Speaker John Boehner thinks he's learned from his mistakes.
After his secret debt negotiations last year with President Barack Obama sparked a sharp round of blowback from conservatives, his leadership and members of his House Republican Conference, Boehner has launched a carefully choreographed campaign on the high-stakes fiscal cliff talks.
The new strategy was unveiled Wednesday in the Rayburn Room of the Capitol. But before that, just hours after Mitt Romney lost his bid for the White House, Boehner sent a copy of his 11-minute speech to Rep. Paul Ryan, sure to be a conservative power center in the House Republican Conference. His leadership team got a peek as well.
"This is where I'm going," Boehner told his leadership colleagues, according to sources familiar with the conversation. The message -- there should be no surprises what he's aiming for.
Boehner's speech -- there were 17 versions of it before the final draft -- was read Wednesday from a teleprompter, almost unheard of for the off-the-cuff Boehner.
Every word seemed carefully chosen. Boehner quoted from the Bible, mentioned former Speaker Tip O'Neill's famous tax compromise with Ronald Reagan and pleaded with Obama to lead.
Boehner sounds like a man ready to make a deal, but he has an excruciating negotiating task in finding something that somehow passes muster with an invigorated second-term Democratic president, a reinforced Senate Democratic majority and a conservative House majority.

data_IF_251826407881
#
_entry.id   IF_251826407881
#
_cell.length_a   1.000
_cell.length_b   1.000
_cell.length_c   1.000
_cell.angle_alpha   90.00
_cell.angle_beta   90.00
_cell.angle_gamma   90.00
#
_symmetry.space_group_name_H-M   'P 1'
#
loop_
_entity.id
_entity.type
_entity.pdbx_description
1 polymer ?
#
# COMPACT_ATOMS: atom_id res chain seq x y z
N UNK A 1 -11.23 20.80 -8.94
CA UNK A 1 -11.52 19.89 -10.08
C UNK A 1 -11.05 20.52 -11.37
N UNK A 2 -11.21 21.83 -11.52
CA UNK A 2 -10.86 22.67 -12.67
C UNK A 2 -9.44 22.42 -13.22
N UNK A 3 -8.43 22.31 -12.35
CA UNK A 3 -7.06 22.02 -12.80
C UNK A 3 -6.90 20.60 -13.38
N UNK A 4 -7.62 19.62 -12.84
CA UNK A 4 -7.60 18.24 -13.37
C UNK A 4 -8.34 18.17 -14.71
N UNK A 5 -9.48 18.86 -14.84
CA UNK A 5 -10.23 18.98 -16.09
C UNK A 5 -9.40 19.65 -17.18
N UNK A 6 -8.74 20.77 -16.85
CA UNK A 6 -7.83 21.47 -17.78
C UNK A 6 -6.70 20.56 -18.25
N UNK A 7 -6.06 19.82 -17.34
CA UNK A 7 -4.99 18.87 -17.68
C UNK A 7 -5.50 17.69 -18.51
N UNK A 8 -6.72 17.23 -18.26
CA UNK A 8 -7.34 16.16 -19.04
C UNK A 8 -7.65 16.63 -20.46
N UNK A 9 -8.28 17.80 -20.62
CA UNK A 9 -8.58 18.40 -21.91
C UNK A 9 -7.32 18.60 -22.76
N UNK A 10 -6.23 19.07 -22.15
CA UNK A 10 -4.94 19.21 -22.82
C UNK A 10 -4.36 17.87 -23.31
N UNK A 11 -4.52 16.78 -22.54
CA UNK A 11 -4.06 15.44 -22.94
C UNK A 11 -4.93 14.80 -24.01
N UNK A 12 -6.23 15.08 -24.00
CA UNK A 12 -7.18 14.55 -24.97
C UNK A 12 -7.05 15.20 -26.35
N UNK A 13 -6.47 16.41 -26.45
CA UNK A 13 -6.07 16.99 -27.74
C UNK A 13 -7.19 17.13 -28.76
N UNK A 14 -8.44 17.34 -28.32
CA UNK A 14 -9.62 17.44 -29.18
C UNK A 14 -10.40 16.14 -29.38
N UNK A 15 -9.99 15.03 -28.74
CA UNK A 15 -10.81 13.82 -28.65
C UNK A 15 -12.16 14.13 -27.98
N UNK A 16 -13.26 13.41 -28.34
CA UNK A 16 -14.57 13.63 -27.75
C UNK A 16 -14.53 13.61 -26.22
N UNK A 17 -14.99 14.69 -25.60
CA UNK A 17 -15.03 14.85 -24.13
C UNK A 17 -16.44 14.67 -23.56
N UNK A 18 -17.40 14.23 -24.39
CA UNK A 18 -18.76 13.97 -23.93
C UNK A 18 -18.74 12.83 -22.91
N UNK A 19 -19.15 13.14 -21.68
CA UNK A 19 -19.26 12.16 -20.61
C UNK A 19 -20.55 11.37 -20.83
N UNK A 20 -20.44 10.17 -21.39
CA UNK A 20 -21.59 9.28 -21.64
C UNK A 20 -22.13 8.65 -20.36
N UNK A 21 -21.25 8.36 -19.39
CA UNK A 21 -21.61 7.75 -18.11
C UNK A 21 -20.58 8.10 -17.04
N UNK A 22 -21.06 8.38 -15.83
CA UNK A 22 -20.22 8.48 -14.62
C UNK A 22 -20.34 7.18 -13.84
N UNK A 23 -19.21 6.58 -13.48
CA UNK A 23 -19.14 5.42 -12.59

Boehner said he was prepared to raise new revenue for the government -- but not increase tax rates -- as long as the White House would agree to entitlement reform. Republicans were "ready to be led," Boehner said, attempting to shift the burden for what comes next squarely onto Obama's shoulders.
Boehner's and Obama's 2011 talks over the $4 trillion "grand bargain" collapsed under the weight of mutual suspicion and distrust. Both sides blamed each other for the failure.
Now, Obama's win has changed all of that. Taxes are set to jump on all Americans Jan. 1, providing a hard backstop for a deal. There is a new urgency among Republicans to reach some agreement with Obama and Senate Majority Leader Harry Reid.
Boehner thinks he has more room to maneuver with his own colleagues, including House Majority Leader Eric Cantor, who aides excruciatingly note is on the same page as the No. 1. He has laid out his principles in public. In the summer of 2011, Boehner was negotiating with a president up for reelection, a House filled with red-hot firebrands and a leadership team dragged down by internal staff warfare. This time, his party has suffered an electoral beat down and Obama has run his last campaign.
Boehner seems to have given up on repealing Obamacare -- the birth moment for the tea party movement that propelled him into the speaker's chair in 2010. He told ABC News on Thursday that "the election changes that" and "Obamacare is the law of the land." His staff later softened that stance.
Illustrating the shift, Boehner's immediate goal is a legislative solution that gets the country past the Dec. 31 expiration of the Bush tax cuts and implementation of defense and domestic spending cuts. Boehner is seeking an extension of current tax rates that could run alongside new provisions that generate additional revenues, spending cuts and an expedited process for tax and entitlement reform to be kick-started in 2013.
Obama is preparing, too. He spent Thursday behind closed doors at the White House, meeting with senior staff and settling on a negotiating strategy. Neither the president nor his top aides have spoken publicly about what their next steps are because they say he first needed to hear from Republicans about what they want.